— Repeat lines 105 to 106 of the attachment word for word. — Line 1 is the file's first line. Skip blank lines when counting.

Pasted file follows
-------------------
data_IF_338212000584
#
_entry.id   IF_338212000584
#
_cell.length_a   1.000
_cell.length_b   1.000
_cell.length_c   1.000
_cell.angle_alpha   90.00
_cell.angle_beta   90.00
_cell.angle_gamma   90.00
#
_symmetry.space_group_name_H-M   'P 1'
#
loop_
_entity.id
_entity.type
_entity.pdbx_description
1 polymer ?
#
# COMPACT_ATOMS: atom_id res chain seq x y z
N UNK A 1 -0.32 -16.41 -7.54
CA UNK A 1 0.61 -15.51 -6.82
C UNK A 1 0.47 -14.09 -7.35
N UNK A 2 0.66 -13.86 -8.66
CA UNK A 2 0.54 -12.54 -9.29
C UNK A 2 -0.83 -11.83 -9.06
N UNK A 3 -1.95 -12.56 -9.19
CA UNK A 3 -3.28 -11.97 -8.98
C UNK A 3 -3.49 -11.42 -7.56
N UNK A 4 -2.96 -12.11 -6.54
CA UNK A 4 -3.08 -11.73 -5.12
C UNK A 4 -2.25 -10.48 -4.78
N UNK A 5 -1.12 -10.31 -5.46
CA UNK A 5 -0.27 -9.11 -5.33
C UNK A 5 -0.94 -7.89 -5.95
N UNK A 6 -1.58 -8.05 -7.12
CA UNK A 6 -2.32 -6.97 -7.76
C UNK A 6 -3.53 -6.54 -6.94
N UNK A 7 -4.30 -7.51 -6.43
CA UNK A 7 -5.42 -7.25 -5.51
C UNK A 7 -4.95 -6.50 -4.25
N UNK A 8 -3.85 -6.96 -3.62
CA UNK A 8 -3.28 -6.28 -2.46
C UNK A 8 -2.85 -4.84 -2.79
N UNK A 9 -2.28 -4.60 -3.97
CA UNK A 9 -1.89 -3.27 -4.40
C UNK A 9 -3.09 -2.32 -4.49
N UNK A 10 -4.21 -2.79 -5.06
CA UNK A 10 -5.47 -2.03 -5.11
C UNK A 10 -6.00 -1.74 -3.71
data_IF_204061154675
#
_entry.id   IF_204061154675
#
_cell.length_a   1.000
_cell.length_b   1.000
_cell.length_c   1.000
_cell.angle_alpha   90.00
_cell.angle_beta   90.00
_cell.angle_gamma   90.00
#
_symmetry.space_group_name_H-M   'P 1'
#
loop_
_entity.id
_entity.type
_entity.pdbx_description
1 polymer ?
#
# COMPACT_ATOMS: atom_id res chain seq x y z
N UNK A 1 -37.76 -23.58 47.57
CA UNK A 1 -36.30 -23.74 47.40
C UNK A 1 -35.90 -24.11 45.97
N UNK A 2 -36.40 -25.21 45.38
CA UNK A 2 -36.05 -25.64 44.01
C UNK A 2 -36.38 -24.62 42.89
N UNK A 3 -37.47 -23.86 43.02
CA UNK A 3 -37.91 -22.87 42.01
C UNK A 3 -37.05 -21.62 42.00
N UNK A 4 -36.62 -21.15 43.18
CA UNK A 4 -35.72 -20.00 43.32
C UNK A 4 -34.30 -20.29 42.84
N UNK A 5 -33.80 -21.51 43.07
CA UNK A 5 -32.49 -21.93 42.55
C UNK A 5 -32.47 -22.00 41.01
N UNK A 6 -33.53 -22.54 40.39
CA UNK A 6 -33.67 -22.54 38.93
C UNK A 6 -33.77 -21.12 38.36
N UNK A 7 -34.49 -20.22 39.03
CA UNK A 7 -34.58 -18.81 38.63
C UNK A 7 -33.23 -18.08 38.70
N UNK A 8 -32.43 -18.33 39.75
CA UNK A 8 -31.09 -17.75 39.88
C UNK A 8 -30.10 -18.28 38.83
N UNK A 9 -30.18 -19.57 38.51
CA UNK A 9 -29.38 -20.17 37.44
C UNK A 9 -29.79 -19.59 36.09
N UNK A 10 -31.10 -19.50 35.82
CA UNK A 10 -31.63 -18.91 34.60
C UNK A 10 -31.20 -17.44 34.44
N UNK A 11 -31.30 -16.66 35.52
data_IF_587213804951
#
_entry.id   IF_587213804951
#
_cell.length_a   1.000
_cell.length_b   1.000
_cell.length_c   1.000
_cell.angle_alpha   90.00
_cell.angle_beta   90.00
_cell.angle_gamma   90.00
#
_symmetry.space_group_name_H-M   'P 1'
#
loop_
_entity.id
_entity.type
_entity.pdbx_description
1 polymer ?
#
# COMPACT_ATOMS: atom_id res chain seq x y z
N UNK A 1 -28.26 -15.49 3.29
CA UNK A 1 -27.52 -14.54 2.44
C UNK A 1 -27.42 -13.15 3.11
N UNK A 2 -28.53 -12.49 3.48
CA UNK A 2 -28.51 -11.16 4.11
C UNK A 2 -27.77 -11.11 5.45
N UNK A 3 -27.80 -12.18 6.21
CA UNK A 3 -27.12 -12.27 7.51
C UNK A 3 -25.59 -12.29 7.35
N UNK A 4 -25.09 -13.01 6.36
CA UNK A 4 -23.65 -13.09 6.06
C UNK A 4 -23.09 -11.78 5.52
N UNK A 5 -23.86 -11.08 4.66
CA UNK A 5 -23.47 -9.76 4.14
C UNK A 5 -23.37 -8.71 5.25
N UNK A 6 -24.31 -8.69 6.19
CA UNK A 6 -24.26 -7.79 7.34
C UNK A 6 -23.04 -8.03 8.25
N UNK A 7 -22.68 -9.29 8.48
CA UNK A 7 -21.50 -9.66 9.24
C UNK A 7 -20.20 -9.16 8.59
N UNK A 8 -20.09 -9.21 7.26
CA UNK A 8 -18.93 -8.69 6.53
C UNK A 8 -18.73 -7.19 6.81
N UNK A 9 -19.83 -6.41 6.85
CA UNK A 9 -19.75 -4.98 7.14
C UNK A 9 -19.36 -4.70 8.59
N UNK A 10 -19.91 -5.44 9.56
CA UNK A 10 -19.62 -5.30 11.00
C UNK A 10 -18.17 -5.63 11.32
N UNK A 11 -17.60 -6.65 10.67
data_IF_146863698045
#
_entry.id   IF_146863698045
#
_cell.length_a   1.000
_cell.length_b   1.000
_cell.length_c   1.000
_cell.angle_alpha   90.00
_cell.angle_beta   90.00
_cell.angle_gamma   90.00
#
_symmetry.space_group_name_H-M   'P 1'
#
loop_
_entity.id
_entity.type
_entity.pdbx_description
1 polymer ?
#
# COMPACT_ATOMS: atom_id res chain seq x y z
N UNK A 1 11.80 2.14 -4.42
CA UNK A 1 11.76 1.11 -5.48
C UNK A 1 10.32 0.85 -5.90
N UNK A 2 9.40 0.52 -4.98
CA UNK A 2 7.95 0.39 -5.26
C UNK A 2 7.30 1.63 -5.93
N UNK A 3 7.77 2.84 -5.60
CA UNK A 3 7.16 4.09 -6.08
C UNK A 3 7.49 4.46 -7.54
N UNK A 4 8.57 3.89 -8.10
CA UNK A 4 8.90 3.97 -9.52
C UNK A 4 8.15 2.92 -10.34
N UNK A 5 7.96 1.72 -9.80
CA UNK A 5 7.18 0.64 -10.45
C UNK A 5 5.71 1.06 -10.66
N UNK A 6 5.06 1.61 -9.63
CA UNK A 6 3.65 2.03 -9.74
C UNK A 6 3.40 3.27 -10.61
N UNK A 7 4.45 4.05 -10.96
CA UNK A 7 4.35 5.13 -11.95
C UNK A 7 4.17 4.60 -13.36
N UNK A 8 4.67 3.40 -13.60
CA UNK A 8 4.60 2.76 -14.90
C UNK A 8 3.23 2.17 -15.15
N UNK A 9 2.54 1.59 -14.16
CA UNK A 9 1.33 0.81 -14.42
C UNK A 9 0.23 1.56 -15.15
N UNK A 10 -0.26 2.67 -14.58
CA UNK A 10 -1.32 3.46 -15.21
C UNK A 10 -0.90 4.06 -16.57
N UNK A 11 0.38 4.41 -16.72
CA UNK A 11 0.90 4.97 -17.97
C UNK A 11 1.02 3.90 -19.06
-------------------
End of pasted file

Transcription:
#
_cell.length_a   1.000